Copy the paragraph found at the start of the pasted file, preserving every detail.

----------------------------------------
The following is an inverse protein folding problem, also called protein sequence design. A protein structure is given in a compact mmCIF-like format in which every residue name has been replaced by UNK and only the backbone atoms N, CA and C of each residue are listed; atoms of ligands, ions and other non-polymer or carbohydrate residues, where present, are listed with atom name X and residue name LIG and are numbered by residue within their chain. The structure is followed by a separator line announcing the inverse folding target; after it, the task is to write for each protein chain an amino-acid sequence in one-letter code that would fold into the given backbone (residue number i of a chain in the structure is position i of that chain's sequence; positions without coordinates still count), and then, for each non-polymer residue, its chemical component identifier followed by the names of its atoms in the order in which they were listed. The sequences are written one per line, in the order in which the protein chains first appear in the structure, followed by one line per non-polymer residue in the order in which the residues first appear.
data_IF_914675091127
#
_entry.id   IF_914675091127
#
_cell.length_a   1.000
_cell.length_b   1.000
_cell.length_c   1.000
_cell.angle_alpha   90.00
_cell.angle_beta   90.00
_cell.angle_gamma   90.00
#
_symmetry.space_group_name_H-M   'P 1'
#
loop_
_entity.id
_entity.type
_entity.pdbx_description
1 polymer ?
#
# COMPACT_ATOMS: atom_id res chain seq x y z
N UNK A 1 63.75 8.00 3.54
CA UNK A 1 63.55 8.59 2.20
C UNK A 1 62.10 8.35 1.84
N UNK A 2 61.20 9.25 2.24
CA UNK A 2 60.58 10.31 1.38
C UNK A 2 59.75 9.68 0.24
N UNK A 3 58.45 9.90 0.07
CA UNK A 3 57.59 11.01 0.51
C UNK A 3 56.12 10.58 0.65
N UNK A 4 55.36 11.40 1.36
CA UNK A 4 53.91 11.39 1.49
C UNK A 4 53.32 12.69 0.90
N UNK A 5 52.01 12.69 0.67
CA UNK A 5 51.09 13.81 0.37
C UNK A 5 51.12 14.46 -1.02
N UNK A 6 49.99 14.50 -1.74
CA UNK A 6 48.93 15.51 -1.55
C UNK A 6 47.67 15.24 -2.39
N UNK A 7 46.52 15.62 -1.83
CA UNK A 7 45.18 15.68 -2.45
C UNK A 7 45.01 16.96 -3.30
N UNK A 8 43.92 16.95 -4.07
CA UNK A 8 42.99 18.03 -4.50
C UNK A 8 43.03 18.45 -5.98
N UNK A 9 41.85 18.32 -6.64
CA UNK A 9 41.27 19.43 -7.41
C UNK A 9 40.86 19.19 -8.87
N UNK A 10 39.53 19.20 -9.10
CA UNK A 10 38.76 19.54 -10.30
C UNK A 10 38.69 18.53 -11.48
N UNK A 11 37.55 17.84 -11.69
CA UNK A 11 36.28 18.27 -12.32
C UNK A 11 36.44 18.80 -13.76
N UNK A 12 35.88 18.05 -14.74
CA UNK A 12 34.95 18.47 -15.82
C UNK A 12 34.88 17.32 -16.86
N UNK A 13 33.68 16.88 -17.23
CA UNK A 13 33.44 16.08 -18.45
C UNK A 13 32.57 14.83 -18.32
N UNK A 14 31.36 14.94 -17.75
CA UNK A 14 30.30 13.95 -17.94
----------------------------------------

The following is an inverse protein folding problem, also called protein sequence design. A protein structure is given in a compact mmCIF-like format in which every residue name has been replaced by UNK and only the backbone atoms N, CA and C of each residue are listed; atoms of ligands, ions and other non-polymer or carbohydrate residues, where present, are listed with atom name X and residue name LIG and are numbered by residue within their chain. The structure is followed by a separator line announcing the inverse folding target; after it, the task is to write for each protein chain an amino-acid sequence in one-letter code that would fold into the given backbone (residue number i of a chain in the structure is position i of that chain's sequence; positions without coordinates still count), and then, for each non-polymer residue, its chemical component identifier followed by the names of its atoms in the order in which they were listed. The sequences are written one per line, in the order in which the protein chains first appear in the structure, followed by one line per non-polymer residue in the order in which the residues first appear.